As we get older, there may come a time when our loved ones may need more care than we can give and they may need to go into a nursing home facility for long-term care. We put our loved one there trusting that the facility’s staff is competent, accountable, and caring. However, elder abuse and nursing home neglect can occur.
At McMahon, Kublick & Smith, we would like to take a moment to help you understand what to look for and how to identify nursing home negligence and what steps you can take if is should happen.
What is Nursing Home Negligence?
Firstly, it is important to realize that Elder neglect and abuse can happen in several forms. It is also important to remember that each of the following forms can vary from one case to another. The are four main areas of neglect that can lead to detrimental consequences to the individual being cared for.
When medical negligence occurs, it can happen as a result of nursing home staff not taking the proper steps to prevent or treat common medical needs such as mobility limitations, infections, bed sores and cognitive diseases.
For personal hygiene negligence to occur, the nursing home would have to no give assistance in basic grooming and hygiene needs. This may include daily bathing, cleaning, grooming and laundry needs.
Emotional negligence is when our loved one is repeatedly left alone, snapped at, or simply ignored by the nursing staff. This sort of thing usually happens when a facility is understaffed.
Basic need negligence happens when proper necessities of life are not provided for, such as adequate food and beverage, shelter, and environmental necessities.
What Are the Warning Signs of Nursing Home Negligence?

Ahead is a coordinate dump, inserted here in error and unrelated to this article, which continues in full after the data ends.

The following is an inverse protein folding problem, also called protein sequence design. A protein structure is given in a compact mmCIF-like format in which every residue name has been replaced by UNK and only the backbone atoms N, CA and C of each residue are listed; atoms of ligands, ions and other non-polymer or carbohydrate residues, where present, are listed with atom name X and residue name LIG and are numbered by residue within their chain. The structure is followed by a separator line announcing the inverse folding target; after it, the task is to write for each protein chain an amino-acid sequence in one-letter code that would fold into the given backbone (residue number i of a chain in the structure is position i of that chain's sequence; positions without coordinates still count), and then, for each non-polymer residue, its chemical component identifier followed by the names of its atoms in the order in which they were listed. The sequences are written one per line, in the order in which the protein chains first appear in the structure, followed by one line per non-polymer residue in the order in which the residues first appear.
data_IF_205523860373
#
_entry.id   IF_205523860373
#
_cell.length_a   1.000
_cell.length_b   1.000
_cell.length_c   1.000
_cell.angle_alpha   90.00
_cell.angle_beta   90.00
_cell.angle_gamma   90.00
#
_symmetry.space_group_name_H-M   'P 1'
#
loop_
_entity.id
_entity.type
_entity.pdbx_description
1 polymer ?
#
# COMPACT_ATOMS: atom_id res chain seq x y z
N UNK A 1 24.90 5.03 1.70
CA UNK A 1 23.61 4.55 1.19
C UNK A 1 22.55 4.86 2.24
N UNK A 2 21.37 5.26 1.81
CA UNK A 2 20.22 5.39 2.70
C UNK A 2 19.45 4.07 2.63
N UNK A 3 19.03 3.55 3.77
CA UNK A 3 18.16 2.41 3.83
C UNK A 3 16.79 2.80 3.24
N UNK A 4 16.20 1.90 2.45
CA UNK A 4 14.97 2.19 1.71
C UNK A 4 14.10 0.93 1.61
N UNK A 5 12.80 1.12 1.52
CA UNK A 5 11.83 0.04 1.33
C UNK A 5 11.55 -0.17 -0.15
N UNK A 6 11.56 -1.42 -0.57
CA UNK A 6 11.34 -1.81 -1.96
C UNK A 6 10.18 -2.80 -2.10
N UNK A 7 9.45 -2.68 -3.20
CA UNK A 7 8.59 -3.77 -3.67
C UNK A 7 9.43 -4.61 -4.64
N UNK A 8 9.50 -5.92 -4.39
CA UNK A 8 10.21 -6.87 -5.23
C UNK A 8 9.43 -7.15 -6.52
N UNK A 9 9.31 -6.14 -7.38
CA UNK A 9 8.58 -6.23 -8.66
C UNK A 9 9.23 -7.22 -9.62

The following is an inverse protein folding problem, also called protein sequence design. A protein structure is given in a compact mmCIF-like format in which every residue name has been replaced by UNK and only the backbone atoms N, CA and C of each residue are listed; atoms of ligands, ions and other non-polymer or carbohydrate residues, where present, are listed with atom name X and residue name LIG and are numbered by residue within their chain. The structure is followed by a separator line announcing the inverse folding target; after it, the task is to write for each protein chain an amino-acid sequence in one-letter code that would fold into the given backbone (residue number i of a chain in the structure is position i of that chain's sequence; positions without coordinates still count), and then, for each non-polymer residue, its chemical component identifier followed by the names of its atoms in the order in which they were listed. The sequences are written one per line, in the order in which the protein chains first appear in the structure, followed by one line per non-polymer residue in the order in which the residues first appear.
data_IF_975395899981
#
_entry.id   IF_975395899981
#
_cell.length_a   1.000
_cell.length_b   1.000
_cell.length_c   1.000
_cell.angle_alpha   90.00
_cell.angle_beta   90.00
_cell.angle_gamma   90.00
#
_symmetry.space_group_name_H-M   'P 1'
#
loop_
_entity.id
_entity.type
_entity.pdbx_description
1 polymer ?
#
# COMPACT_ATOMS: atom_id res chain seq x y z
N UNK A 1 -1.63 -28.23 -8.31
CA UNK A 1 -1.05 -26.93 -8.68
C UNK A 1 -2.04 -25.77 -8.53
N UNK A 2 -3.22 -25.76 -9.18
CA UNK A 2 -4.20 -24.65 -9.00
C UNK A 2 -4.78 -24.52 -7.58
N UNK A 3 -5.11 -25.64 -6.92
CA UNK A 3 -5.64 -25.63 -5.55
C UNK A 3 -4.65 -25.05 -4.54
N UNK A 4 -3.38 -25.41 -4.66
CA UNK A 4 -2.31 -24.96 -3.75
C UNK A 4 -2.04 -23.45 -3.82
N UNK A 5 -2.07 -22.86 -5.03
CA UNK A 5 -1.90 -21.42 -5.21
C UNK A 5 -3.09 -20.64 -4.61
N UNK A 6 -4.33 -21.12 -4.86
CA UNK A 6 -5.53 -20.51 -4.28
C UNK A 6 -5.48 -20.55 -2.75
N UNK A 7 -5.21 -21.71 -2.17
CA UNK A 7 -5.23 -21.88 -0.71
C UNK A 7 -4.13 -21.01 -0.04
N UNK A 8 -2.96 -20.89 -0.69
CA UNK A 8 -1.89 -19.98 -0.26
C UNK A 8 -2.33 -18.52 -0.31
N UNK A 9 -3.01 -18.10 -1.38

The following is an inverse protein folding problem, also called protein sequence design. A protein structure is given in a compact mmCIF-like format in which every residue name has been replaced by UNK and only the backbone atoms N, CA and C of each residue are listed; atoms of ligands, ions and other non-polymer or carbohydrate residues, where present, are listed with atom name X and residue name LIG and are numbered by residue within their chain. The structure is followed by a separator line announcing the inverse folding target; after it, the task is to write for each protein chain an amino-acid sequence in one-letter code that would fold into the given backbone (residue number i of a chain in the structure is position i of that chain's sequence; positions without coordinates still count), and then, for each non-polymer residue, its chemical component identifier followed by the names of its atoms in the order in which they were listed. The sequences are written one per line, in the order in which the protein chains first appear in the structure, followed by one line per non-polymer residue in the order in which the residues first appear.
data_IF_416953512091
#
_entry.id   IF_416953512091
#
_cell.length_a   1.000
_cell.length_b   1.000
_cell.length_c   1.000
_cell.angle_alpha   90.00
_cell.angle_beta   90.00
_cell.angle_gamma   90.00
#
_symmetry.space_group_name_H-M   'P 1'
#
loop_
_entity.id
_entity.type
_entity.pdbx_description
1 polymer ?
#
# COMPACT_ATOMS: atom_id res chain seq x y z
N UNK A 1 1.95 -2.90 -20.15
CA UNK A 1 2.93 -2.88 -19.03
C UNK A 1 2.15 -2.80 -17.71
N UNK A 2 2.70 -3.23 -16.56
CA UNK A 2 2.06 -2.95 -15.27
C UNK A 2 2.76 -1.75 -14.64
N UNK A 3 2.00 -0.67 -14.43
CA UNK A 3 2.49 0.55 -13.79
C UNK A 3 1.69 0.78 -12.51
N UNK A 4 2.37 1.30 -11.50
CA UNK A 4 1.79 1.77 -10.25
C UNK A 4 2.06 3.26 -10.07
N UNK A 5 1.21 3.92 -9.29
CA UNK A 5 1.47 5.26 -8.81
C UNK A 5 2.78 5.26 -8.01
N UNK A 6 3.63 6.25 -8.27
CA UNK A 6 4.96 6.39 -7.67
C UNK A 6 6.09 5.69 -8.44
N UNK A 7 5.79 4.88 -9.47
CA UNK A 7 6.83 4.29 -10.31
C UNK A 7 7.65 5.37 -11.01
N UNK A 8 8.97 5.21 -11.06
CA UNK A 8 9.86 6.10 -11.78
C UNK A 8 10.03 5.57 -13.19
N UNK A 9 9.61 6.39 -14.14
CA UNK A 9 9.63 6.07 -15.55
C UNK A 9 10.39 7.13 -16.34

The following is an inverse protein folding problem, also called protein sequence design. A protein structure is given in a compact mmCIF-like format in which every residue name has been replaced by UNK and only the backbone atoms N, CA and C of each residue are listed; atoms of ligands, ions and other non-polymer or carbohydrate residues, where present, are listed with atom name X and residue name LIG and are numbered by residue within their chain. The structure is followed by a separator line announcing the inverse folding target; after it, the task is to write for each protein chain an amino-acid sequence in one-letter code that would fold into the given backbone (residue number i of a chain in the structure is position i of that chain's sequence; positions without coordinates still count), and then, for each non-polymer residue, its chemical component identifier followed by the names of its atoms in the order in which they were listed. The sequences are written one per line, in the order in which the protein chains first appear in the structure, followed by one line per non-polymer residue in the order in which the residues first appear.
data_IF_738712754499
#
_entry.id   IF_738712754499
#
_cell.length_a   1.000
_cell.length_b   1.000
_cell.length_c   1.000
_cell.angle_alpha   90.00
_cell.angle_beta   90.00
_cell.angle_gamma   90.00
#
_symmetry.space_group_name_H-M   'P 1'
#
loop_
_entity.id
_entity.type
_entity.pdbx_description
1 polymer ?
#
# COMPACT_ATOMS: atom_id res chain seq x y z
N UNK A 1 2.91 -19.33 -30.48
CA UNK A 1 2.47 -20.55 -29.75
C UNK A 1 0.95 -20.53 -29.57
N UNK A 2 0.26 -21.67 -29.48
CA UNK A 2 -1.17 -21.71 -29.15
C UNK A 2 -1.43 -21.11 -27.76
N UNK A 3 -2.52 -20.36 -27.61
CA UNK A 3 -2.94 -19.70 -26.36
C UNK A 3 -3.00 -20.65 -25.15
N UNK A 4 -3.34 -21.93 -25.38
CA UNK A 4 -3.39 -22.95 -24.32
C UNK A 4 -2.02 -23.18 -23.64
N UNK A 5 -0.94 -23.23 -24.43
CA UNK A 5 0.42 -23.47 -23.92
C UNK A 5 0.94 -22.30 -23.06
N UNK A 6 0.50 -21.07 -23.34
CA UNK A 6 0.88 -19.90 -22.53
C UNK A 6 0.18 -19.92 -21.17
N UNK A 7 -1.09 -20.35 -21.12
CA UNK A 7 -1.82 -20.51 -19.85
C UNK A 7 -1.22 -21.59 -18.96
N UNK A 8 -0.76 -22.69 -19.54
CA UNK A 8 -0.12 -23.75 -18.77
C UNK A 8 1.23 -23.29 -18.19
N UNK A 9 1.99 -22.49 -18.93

When a loved one is transitioning into a long-term care facility it can be a stressful time on both the patient and the family members. This upheaval can obscure many of the warning signs of nursing home abuse and neglect. Behavior patterns and health conditions can change which also makes identifying neglect more difficult. Some warning signs that you can watch for would typically include, but are not limited to:
- Unexpected changes in emotional well-being
- Unexplained bruises
- Silence around caretakers
- Behavioral irregularities
- Bleeding or other signs of injury
Steps to Take If Nursing Home Neglect or Abuse Occurs
If you suspect a patient is a victim of nursing home abuse and/or neglect, consider taking these actions:
Keep a record of the abusive or negligent warning signs and symptoms, including photographs. Often, nursing home negligence is hard to prove, so having a well documented history of any warning signs, injuries and recorded details is advantageous when making a case.
- Report the negligent behavior to one of these resources:
a. National Center on Elder Abuse
b. Your loved one’s primary doctor, social worker, or patient advocate as long as they were not involved in the case
2. If it is a severe nursing home negligence case and needs immediate attention or medical treatment, call 911.
Contact an experienced personal injury attorney to help with the legal process of filing a case against the nursing home facility at fault.